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Demonstrators take part in a pro-Russian rally in Odessa March 16, 2014. (REUTERS/Yevgeny Volokin) Demonstrators take part in a pro-Russian rally in Odessa March 16, 2014. (REUTERS/Yevgeny Volokin)  

Crimea votes to join Russia by overwhelming margin

Around 93 percent of voters in the southern Ukrainian region of Crimea chose for their state to be absorbed by the Russian Federation — an astounding number likely due to a boycott by anti-Russian Crimeans and possible voting irregularities.

BBC News reports that exit polls compiled Sunday night indicate a massive victory for Russian President Vladimir Putin, whose troops occupied Crimea last month. The region’s pro-Russian parliament called the vote just days after Russian soldiers surrounded Ukrainian military bases and captured important airfields.

Crimea’s minority Tatar population — persecuted by Russian authorities for hundreds of years — reportedly boycotted the vote, as did other pro-Ukrainian Crimeans. Many believed the referendum was illegitimate due to the presence of thousands of heavily-armed Russian troops and roving gangs of pro-Russian militants.

The Kyiv Post reported that Russian journalists were barred from watching the vote count, with authorities even smashing one crew’s camera. “We just wanted to see the vote count, but they called us provocateurs and pushed us away,” one journalist claimed.

Russia allegedly brought in its own election monitors to tout the vote’s lawfulness. But observers from the well-respected Organization for Security and Cooperation in Europe were barred from entering Crimea two weeks ago, making an independent assessment of the vote’s legitimacy impossible.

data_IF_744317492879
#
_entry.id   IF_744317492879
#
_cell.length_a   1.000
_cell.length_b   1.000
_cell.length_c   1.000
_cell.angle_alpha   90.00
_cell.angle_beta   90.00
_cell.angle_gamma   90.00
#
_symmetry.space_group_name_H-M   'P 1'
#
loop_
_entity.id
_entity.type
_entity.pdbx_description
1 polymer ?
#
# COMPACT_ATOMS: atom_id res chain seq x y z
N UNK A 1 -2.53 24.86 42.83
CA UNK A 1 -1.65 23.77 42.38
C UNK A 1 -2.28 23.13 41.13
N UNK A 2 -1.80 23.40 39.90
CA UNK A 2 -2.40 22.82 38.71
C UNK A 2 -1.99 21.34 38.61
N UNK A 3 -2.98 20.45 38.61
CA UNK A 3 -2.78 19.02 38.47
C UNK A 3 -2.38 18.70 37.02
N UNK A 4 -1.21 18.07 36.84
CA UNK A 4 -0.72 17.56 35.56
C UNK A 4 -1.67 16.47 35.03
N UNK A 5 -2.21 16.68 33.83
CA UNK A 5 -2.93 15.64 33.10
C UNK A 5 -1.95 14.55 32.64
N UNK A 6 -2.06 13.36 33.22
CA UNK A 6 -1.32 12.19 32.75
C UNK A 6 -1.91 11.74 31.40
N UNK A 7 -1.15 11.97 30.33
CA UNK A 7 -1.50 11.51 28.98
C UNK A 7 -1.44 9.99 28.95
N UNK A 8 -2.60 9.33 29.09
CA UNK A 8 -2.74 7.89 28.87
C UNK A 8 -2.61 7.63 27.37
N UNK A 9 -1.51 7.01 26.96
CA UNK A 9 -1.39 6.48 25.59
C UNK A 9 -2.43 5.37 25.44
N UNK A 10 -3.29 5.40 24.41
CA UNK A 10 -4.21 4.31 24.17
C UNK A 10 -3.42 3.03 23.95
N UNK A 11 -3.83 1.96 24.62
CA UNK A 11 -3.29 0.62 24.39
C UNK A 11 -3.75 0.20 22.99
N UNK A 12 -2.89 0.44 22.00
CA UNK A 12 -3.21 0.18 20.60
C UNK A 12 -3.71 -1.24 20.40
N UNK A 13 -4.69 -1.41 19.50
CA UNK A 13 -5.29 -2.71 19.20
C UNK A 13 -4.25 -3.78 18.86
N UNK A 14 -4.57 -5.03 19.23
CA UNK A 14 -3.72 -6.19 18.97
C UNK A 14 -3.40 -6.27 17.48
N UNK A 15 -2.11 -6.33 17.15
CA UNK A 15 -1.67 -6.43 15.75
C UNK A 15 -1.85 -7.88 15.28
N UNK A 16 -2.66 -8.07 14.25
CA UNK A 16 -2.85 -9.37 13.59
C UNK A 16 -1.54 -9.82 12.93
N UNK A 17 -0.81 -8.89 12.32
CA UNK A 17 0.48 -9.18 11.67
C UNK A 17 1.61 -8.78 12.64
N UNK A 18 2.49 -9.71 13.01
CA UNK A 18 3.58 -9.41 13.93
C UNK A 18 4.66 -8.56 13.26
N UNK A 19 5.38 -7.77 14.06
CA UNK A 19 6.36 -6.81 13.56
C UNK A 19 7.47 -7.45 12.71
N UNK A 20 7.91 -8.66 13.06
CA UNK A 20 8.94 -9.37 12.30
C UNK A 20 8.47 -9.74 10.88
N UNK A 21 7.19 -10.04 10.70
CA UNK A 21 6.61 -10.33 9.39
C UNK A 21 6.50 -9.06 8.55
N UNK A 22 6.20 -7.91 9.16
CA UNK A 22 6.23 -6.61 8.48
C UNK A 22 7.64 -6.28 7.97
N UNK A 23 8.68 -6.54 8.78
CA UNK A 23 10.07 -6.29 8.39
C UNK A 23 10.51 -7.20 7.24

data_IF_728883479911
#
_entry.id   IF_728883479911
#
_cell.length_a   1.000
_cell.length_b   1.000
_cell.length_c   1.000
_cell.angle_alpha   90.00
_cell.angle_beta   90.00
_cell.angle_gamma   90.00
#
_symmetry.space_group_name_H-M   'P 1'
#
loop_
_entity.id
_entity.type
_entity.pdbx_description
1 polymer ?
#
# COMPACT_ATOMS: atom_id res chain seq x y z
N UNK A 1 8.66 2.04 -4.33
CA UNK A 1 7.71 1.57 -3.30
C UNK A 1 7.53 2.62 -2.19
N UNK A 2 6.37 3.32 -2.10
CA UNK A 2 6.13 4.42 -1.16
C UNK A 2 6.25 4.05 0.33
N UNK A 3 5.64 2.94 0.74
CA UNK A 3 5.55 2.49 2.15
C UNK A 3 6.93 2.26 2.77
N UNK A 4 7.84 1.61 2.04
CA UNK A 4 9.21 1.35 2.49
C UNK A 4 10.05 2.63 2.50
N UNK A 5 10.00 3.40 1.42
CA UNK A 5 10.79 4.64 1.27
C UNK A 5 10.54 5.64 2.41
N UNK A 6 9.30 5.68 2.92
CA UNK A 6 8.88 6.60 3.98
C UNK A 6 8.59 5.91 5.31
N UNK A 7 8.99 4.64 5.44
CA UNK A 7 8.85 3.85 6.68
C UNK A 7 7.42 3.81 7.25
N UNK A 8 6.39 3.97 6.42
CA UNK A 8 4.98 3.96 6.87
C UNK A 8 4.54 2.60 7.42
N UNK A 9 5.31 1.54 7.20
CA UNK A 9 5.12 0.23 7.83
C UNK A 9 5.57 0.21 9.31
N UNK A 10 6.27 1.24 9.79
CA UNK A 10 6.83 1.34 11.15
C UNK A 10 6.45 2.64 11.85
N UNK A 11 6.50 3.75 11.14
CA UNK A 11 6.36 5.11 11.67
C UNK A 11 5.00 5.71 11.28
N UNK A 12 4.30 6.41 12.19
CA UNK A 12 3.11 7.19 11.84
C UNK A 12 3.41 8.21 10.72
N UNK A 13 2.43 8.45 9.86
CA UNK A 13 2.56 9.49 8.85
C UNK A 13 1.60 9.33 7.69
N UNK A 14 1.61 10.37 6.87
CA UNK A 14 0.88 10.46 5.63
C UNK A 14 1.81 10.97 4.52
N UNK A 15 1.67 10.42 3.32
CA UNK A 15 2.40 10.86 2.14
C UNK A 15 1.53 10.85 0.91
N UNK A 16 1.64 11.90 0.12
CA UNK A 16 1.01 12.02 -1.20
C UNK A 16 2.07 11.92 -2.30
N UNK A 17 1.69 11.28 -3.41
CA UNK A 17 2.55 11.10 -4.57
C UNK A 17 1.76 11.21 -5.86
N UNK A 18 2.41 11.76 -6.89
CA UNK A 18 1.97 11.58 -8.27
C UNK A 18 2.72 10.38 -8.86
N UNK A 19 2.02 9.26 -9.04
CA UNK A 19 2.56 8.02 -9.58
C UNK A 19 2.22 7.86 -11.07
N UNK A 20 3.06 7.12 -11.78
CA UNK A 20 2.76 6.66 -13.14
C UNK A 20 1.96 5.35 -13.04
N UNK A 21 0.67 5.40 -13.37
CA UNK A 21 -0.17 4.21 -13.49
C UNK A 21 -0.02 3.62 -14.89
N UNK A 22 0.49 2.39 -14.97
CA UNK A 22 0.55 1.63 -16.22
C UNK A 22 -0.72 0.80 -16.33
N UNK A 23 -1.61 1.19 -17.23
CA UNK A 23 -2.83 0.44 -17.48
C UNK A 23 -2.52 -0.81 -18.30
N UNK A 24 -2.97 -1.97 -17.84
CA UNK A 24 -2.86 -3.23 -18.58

Western leaders have condemned the referendum as illegal.

The White House claimed it was “dangerous and destabilizing” and the European Union declared its “outcome will not be recognized.”

There were two choices on the ballot, neither of which allowed voters to choose the status quo of remaining a Ukrainian state. One option would have reverted Crimea to semi-autonomous status under a short-lived 1992 constitution. The other, more popular choice called for the complete annexation by its eastern neighbor.

A Russian territory until 1954, Crimea’s population is composed largely of ethnic Russians and those that speak the language. The Russian Federation also maintains a massive naval base at Sevastopol, which the Kremlin views as vital to its strategic interests.

But even with Sunday’s rubber stamp referendum, the annexation of Crimea violates Russia’s 1994 promise to respect Ukraine’s territorial sovereignty in exchange for the former Soviet republic’s destruction of its nuclear weapons.

With Crimea now firmly in Putin’s grip, all eyes turn to eastern Ukraine — where pro-Russian demonstrators are battling Ukrainian nationalists in border cities like Donetsk and Kursk. Russia is massing tens of thousands of troops on its western border, and many are fearful Putin will use the violence as a pretext to invade.

“Russia is receiving numerous appeals with requests for defense of peaceful citizens,” the nation’s foreign ministry said Saturday. “These appeals will be considered.”

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